The head of the independent review of maternity care in Nottingham has called on families who feel they may have been affected to come forward, as hundreds are set to receive letters inviting them to share their experiences.
The review’s methodology has now changed to an opt-out system, meaning families must choose to be excluded from it, after a lower-than-anticipated response rate to the previous opt-in system.
Families who could be involved in Ms Ockenden’s review would receive a purple envelope, posted inside a white envelope for privacy reasons, this week, with the letters sent out on Monday.
Ms Ockenden said: “It is absolutely vital that every family, across Nottinghamshire, who wants to be involved in this review, who wants to understand more about this review, is able to join it.
“With the opt-in methodology, we had managed to reach only 10% of the known affected black women, and only around 5% of the known women of Asian ethnicity, and that simply wasn’t good enough.
“What we’ve done now is change the review to a different methodology, we’ve improved upon the language accessibility, (and) we’ve worked really hard with Nottingham City Council to make sure that the information is out there.
“In the last year, what we’ve done is work really hard to build the trust of the many local communities that make up a wonderfully diverse city like Nottingham.”
Ms Ockenden’s review is expected to be the largest maternity investigation in NHS history, with 1,800 families and 700 staff set to be included.
The opt-out system was also used in the independent review led by Ms Ockenden into maternity care at Shrewsbury and Telford Hospital NHS Trust, with the Purple Letter campaign an idea of the review’s Community and Family Voices group.
To ensure all families can be included, the letters are available in seven languages, including English, Urdu, Arabic and Polish, with families able to have as much or as little contact with the review as they wish.
The review has also worked with Nottingham City Council and Nottinghamshire County Council and community groups to allow families to access information about the review at sites including libraries.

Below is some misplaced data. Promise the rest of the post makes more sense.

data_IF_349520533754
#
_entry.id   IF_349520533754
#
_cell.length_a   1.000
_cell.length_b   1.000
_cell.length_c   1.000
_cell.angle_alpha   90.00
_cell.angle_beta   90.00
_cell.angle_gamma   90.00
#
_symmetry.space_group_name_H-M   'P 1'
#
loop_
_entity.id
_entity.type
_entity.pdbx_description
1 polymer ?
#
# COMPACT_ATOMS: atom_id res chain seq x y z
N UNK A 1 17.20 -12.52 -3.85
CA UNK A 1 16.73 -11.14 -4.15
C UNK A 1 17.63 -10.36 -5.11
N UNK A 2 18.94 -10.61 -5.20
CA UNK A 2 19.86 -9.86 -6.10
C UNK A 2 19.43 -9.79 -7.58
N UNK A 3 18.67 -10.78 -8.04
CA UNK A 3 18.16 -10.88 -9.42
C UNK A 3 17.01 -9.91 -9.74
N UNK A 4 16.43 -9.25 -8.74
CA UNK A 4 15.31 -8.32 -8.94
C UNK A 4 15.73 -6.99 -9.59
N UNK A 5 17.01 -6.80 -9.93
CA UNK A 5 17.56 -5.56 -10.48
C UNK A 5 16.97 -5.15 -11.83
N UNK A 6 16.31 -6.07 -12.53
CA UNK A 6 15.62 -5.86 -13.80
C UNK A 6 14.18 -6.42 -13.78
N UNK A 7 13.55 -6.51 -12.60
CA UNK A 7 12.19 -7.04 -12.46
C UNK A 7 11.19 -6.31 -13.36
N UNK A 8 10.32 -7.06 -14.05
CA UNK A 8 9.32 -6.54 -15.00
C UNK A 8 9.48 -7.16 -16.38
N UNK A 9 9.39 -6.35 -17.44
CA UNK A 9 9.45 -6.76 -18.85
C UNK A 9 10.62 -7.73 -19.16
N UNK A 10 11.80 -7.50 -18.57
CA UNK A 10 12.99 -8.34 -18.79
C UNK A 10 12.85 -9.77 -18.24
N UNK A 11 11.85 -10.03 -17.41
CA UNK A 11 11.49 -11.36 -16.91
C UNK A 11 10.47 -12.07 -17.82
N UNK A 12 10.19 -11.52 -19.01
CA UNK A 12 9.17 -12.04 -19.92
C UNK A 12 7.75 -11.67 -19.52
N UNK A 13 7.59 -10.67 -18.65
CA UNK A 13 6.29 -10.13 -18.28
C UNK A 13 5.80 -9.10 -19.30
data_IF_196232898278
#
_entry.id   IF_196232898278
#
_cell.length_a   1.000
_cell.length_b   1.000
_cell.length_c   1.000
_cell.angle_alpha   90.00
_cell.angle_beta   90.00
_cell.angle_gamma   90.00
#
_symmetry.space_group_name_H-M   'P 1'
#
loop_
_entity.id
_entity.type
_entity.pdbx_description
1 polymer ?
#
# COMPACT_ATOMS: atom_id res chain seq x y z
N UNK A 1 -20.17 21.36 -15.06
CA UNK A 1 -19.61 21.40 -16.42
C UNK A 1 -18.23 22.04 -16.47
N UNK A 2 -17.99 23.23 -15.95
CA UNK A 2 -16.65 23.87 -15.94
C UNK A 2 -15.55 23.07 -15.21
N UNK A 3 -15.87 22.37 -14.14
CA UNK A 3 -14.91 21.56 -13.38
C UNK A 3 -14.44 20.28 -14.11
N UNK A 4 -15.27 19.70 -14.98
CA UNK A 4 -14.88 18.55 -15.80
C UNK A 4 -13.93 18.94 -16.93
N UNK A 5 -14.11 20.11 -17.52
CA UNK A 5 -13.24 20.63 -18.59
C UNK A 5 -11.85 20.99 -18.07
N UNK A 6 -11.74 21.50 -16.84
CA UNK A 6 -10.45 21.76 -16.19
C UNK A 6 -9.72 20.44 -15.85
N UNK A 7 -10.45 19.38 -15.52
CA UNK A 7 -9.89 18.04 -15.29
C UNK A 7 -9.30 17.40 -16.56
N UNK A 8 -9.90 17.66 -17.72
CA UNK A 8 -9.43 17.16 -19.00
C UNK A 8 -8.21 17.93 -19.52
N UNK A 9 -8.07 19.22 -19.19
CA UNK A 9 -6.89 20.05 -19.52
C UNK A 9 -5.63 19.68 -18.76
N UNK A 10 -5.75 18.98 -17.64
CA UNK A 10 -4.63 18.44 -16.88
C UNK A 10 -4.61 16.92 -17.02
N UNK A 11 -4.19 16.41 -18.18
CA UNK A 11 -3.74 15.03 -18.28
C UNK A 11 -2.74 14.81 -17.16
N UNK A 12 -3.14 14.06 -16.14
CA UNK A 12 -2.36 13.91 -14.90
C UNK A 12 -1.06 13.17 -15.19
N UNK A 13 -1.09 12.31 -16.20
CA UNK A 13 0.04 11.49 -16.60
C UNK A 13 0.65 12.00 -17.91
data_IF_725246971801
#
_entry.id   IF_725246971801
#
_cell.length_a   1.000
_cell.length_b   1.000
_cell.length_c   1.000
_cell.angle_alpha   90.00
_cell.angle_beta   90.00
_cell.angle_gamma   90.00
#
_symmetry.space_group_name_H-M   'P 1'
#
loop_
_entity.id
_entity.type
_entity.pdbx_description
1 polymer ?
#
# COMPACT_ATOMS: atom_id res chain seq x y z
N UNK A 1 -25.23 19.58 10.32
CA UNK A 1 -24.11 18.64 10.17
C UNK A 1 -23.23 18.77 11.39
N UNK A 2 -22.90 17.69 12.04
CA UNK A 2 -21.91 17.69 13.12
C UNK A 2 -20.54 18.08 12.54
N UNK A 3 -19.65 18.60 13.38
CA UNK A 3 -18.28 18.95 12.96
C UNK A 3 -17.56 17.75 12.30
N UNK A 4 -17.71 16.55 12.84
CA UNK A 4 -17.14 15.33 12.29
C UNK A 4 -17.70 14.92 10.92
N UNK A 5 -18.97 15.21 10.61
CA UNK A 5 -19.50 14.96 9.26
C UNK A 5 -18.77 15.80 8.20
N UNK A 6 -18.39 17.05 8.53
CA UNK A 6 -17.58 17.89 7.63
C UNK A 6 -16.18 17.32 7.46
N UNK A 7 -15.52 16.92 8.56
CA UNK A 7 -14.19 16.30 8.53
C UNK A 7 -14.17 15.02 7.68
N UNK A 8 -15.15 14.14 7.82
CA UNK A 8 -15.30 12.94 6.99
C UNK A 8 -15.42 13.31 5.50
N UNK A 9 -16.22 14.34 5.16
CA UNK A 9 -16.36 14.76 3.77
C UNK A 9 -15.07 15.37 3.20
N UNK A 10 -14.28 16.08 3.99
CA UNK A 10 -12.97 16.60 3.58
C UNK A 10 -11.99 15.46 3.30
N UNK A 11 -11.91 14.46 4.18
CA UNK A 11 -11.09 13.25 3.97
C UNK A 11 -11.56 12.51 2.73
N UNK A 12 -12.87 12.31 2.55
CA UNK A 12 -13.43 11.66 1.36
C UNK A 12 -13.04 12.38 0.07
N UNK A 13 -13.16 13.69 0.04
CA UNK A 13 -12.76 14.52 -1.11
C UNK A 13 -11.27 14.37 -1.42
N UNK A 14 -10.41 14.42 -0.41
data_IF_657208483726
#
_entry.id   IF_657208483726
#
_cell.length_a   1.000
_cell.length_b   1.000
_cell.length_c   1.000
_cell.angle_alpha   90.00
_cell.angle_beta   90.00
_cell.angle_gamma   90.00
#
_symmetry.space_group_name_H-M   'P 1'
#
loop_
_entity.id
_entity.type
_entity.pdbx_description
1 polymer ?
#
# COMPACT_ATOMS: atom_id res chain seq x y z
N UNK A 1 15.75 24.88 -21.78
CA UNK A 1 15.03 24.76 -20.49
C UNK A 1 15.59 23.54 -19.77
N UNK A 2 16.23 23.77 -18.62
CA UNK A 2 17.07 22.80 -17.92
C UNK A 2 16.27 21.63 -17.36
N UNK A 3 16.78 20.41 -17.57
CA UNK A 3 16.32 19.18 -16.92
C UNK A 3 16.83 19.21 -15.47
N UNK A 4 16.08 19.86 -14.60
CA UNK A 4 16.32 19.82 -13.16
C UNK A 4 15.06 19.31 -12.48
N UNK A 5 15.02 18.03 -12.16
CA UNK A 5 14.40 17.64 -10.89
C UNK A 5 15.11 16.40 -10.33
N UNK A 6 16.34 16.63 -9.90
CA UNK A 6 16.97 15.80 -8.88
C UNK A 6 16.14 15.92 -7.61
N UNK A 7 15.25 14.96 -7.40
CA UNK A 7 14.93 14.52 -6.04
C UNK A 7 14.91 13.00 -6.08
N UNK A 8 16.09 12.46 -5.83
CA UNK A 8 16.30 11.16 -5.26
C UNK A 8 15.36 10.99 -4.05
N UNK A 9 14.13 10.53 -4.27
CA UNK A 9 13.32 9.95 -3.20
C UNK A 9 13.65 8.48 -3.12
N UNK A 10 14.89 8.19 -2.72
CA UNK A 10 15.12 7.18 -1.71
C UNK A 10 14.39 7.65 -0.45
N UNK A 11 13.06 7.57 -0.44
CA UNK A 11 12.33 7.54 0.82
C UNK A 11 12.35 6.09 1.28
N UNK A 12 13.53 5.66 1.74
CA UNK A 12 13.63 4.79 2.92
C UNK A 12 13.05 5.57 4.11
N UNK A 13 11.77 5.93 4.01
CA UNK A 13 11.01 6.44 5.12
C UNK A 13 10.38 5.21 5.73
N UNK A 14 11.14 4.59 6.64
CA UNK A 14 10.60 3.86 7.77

Ms Ockenden, who launched the Nottingham review in September last year, also estimated that it would take a further two years before the final report could be published.
She said: “The first thing that I really want women and families in Nottinghamshire to know is that I meet with the trust’s chief executive (Anthony May) and his executive team every eight weeks.
“Any learning coming from the review as we progress with our work is fed back really promptly, and goes into the maternity improvement plan, so I want women to be assured that there are improvements happening step by step by step on the ground as we speak.
“We are still looking at timescales. My best estimate at the moment is that we’ve got about another two years (of) work to do.
“We are anticipating around 1,800 families joining this review, and taking all that into account, we think that we’ve got about another two years until we publish our report.
“That’s our best estimate at the moment, we can’t give any more accuracy than that, but it’s really important that families know that we are doing some things very differently to Shrewsbury, and one of those things is learning for the trust in the here and now.”
Anyone who wishes to contact the review can do so at email@example.com or firstname.lastname@example.org.